What is it about?
Scintillators detect ionising radiation by converting energy deposited in them to photons. They are omnipresent in large-scale technical and commercial applications around us. For example, they are found in many branches of physics, security scanners, and medical applications such as nuclear imaging for cancer diagnostics.
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Why is it important?
An ideal scintillator emits a maximum number of scintillation photons per unit energy deposited, has a high absorption coefficient for gamma quanta, and exhibits a narrow timing profile for its scintillation photons. Brighter and faster scintillators facilitate better timing resolution, which is crucial for measuring the time of the initial particle or radiation interaction with high precision. At present, the dominant limitation of modern scintillators is their timing resolution. This limits the imaging resolution of PET scanners that are used for medical cancer imaging.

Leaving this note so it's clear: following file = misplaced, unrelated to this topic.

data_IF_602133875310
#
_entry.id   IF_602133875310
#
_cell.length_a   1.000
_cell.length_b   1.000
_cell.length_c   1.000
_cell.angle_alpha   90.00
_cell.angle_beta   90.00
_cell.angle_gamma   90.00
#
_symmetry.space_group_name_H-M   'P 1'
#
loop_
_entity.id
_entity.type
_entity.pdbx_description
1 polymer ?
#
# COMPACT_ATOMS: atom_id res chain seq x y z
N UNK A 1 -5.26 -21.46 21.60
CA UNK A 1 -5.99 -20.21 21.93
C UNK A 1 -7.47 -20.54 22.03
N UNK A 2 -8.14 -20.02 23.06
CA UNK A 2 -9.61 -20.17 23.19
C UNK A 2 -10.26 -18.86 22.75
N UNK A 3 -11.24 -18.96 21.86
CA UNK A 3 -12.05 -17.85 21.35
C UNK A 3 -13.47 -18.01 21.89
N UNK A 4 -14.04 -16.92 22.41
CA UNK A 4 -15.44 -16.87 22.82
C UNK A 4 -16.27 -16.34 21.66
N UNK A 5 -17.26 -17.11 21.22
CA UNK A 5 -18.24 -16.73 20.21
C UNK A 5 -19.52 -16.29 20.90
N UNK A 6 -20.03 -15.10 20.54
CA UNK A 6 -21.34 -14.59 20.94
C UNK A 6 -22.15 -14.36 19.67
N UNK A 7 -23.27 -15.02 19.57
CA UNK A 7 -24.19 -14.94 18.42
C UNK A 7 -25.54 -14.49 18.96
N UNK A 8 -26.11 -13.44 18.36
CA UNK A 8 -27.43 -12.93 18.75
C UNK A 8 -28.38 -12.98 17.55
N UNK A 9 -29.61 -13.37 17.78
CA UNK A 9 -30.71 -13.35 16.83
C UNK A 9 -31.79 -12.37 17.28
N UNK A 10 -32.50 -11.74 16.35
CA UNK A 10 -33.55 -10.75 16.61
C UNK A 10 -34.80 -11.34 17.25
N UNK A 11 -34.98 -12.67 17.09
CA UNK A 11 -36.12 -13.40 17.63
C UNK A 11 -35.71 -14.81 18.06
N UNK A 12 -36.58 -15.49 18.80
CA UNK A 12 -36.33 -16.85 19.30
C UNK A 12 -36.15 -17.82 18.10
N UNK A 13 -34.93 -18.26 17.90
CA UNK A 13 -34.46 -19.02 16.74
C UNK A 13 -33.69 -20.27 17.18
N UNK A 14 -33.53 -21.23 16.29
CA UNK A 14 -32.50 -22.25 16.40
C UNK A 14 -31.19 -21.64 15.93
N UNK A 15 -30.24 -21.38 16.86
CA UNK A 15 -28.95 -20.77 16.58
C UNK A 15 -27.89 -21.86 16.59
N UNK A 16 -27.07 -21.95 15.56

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This page is a summary of: Bright and fast scintillation of organolead perovskite MAPbBr3 at low temperatures, Materials Horizons, January 2019, Royal Society of Chemistry, DOI: 10.1039/c9mh00281b.
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